Door ajar for earlier closure of coal power station

Energy giant AGL and the Victorian government have inked a deal to leave the door open for a coal-fired power station to close earlier than 2035.

Energy giant AGL and the Victorian government have inked a deal to leave the door open for a coal-fired power station to close earlier than 2035. Photo: AAP

One of Victoria’s last remaining coal-fired power stations could close sooner than planned under a newly minted transition deal.

In a statement to the Australian Stock Exchange on Monday, AGL Energy announced it had signed a structured transition agreement with the Victorian government for its Loy Yang A station.

The agreement provides greater certainty around the Latrobe Valley power station’s ongoing operations, future closure and costs, AGL said.

It sets out to avoid an unplanned closure of the plant before the scheduled date of June 30, 2035, rehabilitate its associated mine, invest in replacing the lost power generation and ensure reliable and secure power supply.

But the deal leaves the door ajar for the energy giant to pull the plug even earlier than 2035, pending the blessing of the government and Australian Energy Market Operator.

“The STA allows for scenarios where the LYA PS (Loy Yang A power station) can close earlier than 30 June 2035, with agreement from the state, including if the power station is not needed for the reliable and secure supply of electricity in Victoria (as determined by AEMO),” it said.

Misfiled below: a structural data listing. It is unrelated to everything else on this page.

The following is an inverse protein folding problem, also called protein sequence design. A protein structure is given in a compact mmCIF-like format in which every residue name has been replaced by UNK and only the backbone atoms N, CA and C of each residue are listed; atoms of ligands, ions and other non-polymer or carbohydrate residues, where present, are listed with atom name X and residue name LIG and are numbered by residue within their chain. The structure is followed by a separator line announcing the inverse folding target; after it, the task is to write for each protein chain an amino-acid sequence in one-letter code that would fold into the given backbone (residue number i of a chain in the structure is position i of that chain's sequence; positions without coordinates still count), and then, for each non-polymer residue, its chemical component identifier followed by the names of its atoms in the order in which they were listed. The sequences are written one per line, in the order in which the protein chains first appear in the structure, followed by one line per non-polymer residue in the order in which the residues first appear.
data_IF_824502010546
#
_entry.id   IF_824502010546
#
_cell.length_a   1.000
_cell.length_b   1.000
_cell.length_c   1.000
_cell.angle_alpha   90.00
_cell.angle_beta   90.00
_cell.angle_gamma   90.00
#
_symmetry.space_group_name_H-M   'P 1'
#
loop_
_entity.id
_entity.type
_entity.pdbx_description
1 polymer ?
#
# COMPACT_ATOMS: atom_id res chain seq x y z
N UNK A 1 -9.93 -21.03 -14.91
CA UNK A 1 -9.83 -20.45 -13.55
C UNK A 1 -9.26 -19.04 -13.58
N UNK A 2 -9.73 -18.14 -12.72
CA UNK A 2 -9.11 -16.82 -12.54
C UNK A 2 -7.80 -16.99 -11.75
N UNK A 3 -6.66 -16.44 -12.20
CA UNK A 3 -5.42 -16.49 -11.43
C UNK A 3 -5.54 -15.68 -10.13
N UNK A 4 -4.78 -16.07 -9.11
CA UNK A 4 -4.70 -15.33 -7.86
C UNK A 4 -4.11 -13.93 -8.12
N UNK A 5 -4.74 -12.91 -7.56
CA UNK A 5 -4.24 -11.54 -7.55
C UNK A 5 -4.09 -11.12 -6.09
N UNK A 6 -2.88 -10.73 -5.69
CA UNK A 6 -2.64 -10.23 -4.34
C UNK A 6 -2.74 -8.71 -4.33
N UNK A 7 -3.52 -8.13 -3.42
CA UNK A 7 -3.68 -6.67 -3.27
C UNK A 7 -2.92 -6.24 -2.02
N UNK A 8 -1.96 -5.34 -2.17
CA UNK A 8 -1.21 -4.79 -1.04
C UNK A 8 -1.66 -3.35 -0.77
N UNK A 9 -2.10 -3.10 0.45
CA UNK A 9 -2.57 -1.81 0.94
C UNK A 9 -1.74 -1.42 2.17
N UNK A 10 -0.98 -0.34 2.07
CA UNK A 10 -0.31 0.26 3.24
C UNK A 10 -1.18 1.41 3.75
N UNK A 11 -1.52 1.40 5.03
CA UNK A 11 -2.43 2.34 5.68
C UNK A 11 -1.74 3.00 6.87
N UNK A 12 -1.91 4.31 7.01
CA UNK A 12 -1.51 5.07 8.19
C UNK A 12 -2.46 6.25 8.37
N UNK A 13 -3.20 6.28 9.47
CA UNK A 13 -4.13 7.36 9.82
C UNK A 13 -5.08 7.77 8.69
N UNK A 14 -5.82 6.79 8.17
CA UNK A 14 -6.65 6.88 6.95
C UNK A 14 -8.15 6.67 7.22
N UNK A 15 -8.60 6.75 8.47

In September, AGL brought the closure of the Latrobe Valley power plant to mid-2035, up to 10 years sooner than planned.

Loy Yang A, one of three coal-fired plants left in operation in Victoria, generates about 30 per cent of the state’s electricity.

The nearby coal-fired power plant at Yallourn is scheduled to close in 2028, with Alinta Energy-owned Loy Yang B officially set to follow by 2047.

Under the deal, AGL will continue to operate the station at agreed levels and pay $50 million for site repurposing and community activities.

Victorian Energy Minister Lily D’Ambrosio said the package would help staff retrain, reskill and find new work opportunities close to home and deliver investment certainty.

“One of the biggest barriers for renewable energy investors is clarity around when fossil generators will close – a guaranteed closure timeline provides improved certainty around Victoria’s energy demand,” she said.

Nonetheless, AGL and the state government can suspend obligations under the agreement or terminate it altogether with the other party’s consent.


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